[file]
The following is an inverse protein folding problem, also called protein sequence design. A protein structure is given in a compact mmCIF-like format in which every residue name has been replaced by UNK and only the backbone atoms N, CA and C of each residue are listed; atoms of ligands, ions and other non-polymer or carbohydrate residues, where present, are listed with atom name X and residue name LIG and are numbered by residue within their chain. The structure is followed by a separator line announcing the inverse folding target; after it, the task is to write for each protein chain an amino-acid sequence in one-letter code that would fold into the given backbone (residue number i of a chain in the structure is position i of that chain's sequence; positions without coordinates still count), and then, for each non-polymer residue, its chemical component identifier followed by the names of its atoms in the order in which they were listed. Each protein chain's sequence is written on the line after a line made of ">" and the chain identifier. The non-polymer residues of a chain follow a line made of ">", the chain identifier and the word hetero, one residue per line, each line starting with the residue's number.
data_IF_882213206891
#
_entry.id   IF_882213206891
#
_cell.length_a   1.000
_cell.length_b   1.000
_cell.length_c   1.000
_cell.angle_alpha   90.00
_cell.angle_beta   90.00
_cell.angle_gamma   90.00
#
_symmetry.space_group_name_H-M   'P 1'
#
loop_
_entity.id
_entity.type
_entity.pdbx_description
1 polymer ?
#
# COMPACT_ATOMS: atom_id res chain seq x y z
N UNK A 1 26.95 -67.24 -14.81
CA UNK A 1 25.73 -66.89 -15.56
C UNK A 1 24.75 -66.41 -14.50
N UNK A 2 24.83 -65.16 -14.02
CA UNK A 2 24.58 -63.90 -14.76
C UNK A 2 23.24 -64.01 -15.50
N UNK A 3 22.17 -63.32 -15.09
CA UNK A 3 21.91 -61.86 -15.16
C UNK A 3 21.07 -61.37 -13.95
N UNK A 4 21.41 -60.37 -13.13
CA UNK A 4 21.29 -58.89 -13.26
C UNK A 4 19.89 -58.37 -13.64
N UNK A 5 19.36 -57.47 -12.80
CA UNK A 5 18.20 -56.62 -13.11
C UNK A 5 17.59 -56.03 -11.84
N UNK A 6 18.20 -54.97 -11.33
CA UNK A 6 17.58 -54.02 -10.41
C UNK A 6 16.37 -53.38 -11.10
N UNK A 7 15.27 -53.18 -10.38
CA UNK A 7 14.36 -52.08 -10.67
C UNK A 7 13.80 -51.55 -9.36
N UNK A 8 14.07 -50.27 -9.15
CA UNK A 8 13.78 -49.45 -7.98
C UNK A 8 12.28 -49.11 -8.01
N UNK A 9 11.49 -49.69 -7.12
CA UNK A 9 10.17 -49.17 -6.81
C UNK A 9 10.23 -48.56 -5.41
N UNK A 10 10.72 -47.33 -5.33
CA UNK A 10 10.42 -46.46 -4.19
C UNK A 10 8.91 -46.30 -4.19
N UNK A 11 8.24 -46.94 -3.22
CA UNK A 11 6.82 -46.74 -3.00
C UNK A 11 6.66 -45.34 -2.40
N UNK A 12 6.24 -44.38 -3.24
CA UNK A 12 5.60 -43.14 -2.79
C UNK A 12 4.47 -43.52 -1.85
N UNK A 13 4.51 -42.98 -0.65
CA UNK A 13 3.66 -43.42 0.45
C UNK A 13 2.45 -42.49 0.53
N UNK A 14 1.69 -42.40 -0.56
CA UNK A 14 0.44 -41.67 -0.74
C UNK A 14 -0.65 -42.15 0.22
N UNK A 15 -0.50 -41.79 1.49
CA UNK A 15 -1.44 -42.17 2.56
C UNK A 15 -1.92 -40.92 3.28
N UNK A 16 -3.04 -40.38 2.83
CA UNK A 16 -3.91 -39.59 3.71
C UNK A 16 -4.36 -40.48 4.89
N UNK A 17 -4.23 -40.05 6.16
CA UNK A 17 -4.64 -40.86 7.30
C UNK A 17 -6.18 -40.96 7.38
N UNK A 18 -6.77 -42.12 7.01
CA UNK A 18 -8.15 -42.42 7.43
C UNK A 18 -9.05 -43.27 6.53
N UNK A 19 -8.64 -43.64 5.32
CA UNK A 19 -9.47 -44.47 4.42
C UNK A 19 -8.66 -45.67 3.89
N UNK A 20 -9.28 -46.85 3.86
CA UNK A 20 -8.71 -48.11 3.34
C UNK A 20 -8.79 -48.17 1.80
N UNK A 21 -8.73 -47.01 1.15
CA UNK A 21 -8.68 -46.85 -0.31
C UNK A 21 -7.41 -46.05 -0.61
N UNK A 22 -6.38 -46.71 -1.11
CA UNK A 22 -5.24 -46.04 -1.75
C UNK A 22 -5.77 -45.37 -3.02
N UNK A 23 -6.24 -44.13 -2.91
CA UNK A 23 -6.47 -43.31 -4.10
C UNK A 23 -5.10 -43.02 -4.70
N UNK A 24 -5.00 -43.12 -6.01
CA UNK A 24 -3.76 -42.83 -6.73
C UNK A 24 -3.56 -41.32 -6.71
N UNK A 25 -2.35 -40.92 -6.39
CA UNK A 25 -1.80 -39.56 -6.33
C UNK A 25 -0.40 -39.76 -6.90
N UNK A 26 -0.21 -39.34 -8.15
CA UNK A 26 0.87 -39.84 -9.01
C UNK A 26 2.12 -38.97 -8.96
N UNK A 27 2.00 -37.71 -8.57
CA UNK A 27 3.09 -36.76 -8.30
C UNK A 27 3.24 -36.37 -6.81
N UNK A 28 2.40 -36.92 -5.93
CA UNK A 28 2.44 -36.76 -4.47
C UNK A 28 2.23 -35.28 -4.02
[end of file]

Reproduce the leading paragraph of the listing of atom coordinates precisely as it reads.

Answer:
The following is an inverse protein folding problem, also called protein sequence design. A protein structure is given in a compact mmCIF-like format in which every residue name has been replaced by UNK and only the backbone atoms N, CA and C of each residue are listed; atoms of ligands, ions and other non-polymer or carbohydrate residues, where present, are listed with atom name X and residue name LIG and are numbered by residue within their chain. The structure is followed by a separator line announcing the inverse folding target; after it, the task is to write for each protein chain an amino-acid sequence in one-letter code that would fold into the given backbone (residue number i of a chain in the structure is position i of that chain's sequence; positions without coordinates still count), and then, for each non-polymer residue, its chemical component identifier followed by the names of its atoms in the order in which they were listed. Each protein chain's sequence is written on the line after a line made of ">" and the chain identifier. The non-polymer residues of a chain follow a line made of ">", the chain identifier and the word hetero, one residue per line, each line starting with the residue's number.